From the Files of Mush Marlow, Private Investigator.

Continuing the story that began here.


In spite of my misgivings, I walked into my office, expecting either some very unpleasant shouting or one of those fits of sarcasm society dames can throw that are a whole lot worse than good old-fashioned shouting. I didn’t get either. Nobody was in there.

“I thought you said Mrs. Pifler was in here,” I said to Betty as she came in behind me.

“Well, she… This is—I mean, she was just in here, and there’s only one door.

“Right,” said Billy. “You look in the closet and I’ll look under the desk.”

I felt pretty silly doing it, but this time I did look in the closet. Nothing but Necco wafers and slide whistles left there by the previous tenant.

“Nobody under here, boss,” Billy reported from under the desk. “Except me, I guess.”

Betty looked nonplussed. I’d never seen her look nonplussed before. I had to ask her what kind of look that was on her face, and she said “nonplussed,” and then I had to look up that word in Funk and Wagnall’s, so there was a bit of a delay.

“She was right here,” Betty said when I was through flipping pages. “Maybe I’m losing it. This is the second time—I mean, first Mr. Pifler gets in without my seeing it, and then Mrs. Pifler gets out.”

“Hey, it’s a mystery!” said Kosciuszko, who had been watching from the doorway, munching an oatmeal cookie. “Maybe you should call a detective or somethin’.”

“Well,” I said, “if she’s not here, where would she be? Did she say anything about why she came here?”

“Just ‘Nothing is right at the house,’ ” Betty recalled. “She said that two or three times.”

“Okay, sidekick,” I said to Billy. “You’ve heard everything I’ve heard. Where would you go next?”

“The Registrar of Deeds,” Billy replied definitely.

“The Re— Why would you go there?”

“Well,” said Billy, “I figure, if something’s wrong with a house, it’s probably cause it’s built on an old Indian burial ground. That’s always what it turns out to be in magazine stories. So we go to the Registrar of Deeds and trace the history of the property, and we find out who’s haunting it.”

Kosciuszko broke in here: “Gotta be Guyasuta.”

“Oh, yeah?” Billy asked with keen interest. “Why do you say that?”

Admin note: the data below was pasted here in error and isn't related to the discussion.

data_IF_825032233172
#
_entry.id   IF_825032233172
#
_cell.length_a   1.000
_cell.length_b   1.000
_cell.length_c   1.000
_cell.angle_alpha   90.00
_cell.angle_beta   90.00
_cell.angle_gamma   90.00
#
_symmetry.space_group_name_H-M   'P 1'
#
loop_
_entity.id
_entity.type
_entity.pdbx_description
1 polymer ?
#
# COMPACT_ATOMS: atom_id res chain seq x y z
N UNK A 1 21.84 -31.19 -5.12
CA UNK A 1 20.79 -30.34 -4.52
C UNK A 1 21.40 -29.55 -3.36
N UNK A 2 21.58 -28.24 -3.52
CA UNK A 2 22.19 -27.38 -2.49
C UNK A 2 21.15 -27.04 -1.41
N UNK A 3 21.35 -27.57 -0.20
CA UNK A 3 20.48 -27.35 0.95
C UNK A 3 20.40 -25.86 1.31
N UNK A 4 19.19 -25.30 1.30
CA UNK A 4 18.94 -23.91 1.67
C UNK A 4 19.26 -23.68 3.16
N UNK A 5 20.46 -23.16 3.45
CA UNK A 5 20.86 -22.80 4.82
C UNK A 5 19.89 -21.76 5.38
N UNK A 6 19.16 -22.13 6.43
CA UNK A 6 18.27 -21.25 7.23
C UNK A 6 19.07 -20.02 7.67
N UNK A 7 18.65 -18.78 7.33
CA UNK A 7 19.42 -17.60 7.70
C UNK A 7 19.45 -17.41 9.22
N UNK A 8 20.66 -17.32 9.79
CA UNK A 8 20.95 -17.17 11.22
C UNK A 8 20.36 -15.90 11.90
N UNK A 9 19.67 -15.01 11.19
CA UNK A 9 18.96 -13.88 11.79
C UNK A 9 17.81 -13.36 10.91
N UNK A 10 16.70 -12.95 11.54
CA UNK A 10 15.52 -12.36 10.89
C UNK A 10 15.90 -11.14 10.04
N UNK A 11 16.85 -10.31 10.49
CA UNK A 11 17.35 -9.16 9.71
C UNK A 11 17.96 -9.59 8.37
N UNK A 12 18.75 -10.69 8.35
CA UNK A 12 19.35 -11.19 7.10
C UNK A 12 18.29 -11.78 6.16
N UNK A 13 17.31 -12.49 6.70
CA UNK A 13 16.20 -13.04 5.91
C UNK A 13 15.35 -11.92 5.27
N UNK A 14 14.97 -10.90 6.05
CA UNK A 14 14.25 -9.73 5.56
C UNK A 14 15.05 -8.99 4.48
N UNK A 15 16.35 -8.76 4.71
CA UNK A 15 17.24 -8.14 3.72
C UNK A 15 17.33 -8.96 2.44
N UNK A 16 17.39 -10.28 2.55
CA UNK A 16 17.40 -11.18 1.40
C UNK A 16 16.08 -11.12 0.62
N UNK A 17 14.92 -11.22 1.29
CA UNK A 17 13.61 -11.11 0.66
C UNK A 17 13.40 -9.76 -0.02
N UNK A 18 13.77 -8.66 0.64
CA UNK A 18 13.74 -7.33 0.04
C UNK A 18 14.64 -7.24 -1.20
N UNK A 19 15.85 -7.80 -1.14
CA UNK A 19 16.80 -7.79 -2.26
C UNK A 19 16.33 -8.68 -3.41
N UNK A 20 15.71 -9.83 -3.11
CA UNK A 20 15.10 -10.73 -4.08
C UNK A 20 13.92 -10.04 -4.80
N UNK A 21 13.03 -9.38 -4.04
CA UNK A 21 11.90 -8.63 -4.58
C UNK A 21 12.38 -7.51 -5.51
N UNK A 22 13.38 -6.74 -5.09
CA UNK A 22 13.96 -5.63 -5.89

“Cause he’s the only Indian whose name I remember,” Kosciuszko explained.

There was a certain logic to that, but I wasn’t convinced yet. “I think we should go to the house and see what we find there. Then if it looks like an Indian haunting, Billy, you can tell us what the magazine stories recommend.”

“We could try sacrificing a virgin,” Billy suggested. He looked over at Betty.

“If you even ask that question that’s in your head right now,” she said, “you’ll be lucky if a black eye is all you get.”

“I don’t think sacrificing virgins is legal in this state,” I said.

“We got a First Amendment right to freedom of religion,” Kosciuszko pointed out.

“It’s not in the plan, anyway,” I said. “Betty, call a cab. We’re going to the Pifler house, Billy and I, and we’ll see what’s up.”

“Right, boss,” said Betty, heading to her desk.

“Okay,” said Billy. “But just remember these words: ‘Unga braka unga barka anga banga brink.’ ”

“Unga— What? What are you talking about?”

“That’s the ancient Lenape spell that laid the spirit to rest in ‘Mystery of the Mysterious Old House.’ ”

“I don’t think that’s a real Lenape spell, Billy,” I said.

“Yeah,” added Kosciuszko. “Sounds more Italian to me.”

“Cab’s on its way,” said Betty from behind Kosciuszko. “And while you’re visiting the Pifler place, I’ll be trying to plug the hole your clients keep slipping through.”

“Look for a secret trap door,” said Billy. “That was how the masked maniac kept getting into the house in ‘Dark Doings in the Old Dark House.’ ”

“I’ll remember that,” said Betty, but I think she was using her sarcastic voice.

The taxi driver let us off at the Pifler house with a sense of foreboding. I mean the driver had a sense of foreboding. He was afraid he wasn’t going to get paid. I told him to wait, and I’d be out in fifteen minutes. He said, “Yeah, right,” but he didn’t sound like he meant it. I think he was using his sarcastic voice, too.

“Sir was not expected,” said the butler when he opened the door.

“I didn’t expect to be here myself,” I replied. “But the lady of the house was in my office telling my secretary that nothing was right and it was life or death, and then she wasn’t, and she couldn’t get past Betty, but she did. So that’s why I’m here.”

The butler thought for a moment and then spoke. “Would sir care to repeat—”

“Look,” I said, “sir is just as mixed up as you are, okay? So if you’ll just let sir and sir’s sidekick come in and have a look around, maybe we can all get a better idea of what’s going on around here.”